Canadian Transportation Agency Has 30,000 Backlogged Complaints, MPs Hear

By Peter Wilson
Peter Wilson
Peter Wilson
Peter Wilson is a reporter based in Ontario, Canada.
November 29, 2022Updated: November 29, 2022

The Canadian Transportation Agency (CTA) has a backlog of 30,000 passenger complaints concerning issues such as delayed or cancelled flights or damaged luggage, said the CTA’s dispute resolution general director while testifying before a parliamentary committee on Nov. 28.

“While we have been receiving an average of 1,500 complaints per month in April, May, and June of this year, complaint volumes jumped to more than 3,000 in July and 5,700 in August,” Michelle Greenshields told the House of Commons transport committee on Nov. 28, as first reported by Blacklock’s Reporter.

Greenshields said air travel volumes have “rebounded” since a number of COVID-19 travel restrictions were lifted earlier this year, causing the industry to struggle with “the speed of recovery.”

“We’ve witnessed a big jump in complaints, which has only recently started to slow down,” she said.

“Despite processing more complaints than before, in 2021-2022 we processed over 15,000 complaints, which is more than three times the number of complaints that we were processing annually before the APPR [Air Passenger Protection Regulations] and the pandemic.”

Greenshields said the CTA is “working on addressing the backlog” by increasing the agency’s complaint-processing resources.

MPs on the committee questioned Greenshields and her colleague, Tom Oommen, the CTA’s analysis and outreach director general, about the massive jump in complaints recently.

“You said that before it was about 5,000 or 6,000 complaints per year and now it’s around 15,000,” said Bloc Québécois MP Xavier Barsalou-Duval. “So if there’s 30,000 that haven’t been dealt with, that means that there’s about a two-year wait time to deal with all of those complaints.”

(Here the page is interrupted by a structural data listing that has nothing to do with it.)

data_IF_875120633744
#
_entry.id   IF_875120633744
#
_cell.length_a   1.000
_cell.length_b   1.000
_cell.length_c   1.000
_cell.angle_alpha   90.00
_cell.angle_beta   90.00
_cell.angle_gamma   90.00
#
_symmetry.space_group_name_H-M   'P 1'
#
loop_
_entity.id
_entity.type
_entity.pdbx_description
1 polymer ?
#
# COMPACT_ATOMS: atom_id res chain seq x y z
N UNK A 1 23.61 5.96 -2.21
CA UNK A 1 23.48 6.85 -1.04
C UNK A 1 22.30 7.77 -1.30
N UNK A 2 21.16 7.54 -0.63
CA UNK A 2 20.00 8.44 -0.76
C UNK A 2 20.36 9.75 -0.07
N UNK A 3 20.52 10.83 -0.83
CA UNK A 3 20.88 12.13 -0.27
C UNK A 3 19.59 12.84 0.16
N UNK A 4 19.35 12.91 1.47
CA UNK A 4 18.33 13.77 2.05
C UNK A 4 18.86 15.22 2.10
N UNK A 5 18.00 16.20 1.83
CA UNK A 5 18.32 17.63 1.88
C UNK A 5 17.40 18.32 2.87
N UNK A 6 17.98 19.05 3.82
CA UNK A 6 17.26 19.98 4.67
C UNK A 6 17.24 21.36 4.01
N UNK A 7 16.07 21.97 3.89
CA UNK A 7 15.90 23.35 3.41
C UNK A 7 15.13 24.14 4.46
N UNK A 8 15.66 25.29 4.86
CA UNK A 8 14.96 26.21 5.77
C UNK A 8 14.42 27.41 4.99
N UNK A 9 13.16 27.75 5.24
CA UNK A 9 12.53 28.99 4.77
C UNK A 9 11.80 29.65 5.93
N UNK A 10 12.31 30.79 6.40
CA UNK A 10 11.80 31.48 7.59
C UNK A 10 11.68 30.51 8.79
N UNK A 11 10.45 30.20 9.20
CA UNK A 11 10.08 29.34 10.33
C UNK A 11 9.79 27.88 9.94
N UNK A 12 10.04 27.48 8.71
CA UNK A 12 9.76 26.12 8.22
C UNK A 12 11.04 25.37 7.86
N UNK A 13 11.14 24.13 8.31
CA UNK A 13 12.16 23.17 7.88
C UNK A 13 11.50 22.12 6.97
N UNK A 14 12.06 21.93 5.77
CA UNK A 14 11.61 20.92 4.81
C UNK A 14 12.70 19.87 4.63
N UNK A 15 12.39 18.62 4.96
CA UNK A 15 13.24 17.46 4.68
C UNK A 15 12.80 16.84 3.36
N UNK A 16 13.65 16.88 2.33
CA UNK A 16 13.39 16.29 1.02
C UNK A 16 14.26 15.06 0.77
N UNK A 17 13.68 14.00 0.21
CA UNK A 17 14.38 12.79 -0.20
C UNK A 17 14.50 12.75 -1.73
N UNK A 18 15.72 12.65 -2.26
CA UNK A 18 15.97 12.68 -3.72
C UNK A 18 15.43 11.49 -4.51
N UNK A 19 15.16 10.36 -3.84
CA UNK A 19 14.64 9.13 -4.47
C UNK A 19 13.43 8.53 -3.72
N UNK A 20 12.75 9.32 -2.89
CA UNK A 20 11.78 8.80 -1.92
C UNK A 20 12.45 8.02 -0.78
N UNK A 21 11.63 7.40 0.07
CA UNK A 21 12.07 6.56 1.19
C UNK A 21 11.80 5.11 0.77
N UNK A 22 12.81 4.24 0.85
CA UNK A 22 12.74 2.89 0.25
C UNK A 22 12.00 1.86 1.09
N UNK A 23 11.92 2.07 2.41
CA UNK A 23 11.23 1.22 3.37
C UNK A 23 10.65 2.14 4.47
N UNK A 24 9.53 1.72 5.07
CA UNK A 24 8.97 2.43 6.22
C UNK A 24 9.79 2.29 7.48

‘One in 5,000’

Barsalou-Duval also wanted to know if the CTA ensures that complaints are thoroughly resolved once they are addressed.

“Do you call on people afterwards to find out if they’re satisfied with the final result? Do you have any statistics on user satisfaction?” he asked.

Oommen said the CTA does measure customer satisfaction. He later added the agency estimates that only a tiny fraction of unsatisfied passengers actually submit complaints, despite the heavy backlog.

“The number that we found to be a reasonable approximation that we use for forecasting complaints into the future is roughly one in 5,000 passengers will issue a complaint,” he said.

“Does the CTA have a service standard?” asked Conservative MP Mark Strahl. “We heard that the airlines have 30 days to provide information and that it’s taking 18 months for the CTA to to review complaints. What is the service standard and when can we expect it to be met?”

“It can take up to 18 months to have a case processed at the CTA,” Greenshields said. “There’s a variety of factors that contribute towards how long a case takes to process.”

NDP MP Taylor Bachrach said that he’s filed complaints before that have taken about a month to be addressed by airlines.

“A lot of passengers we know don’t go through the process because, frankly, it’s pretty onerous,” he said.

“I’ve been through it and it’s a really frustrating process to go through.”

Peter Wilson is a reporter based in Ontario, Canada.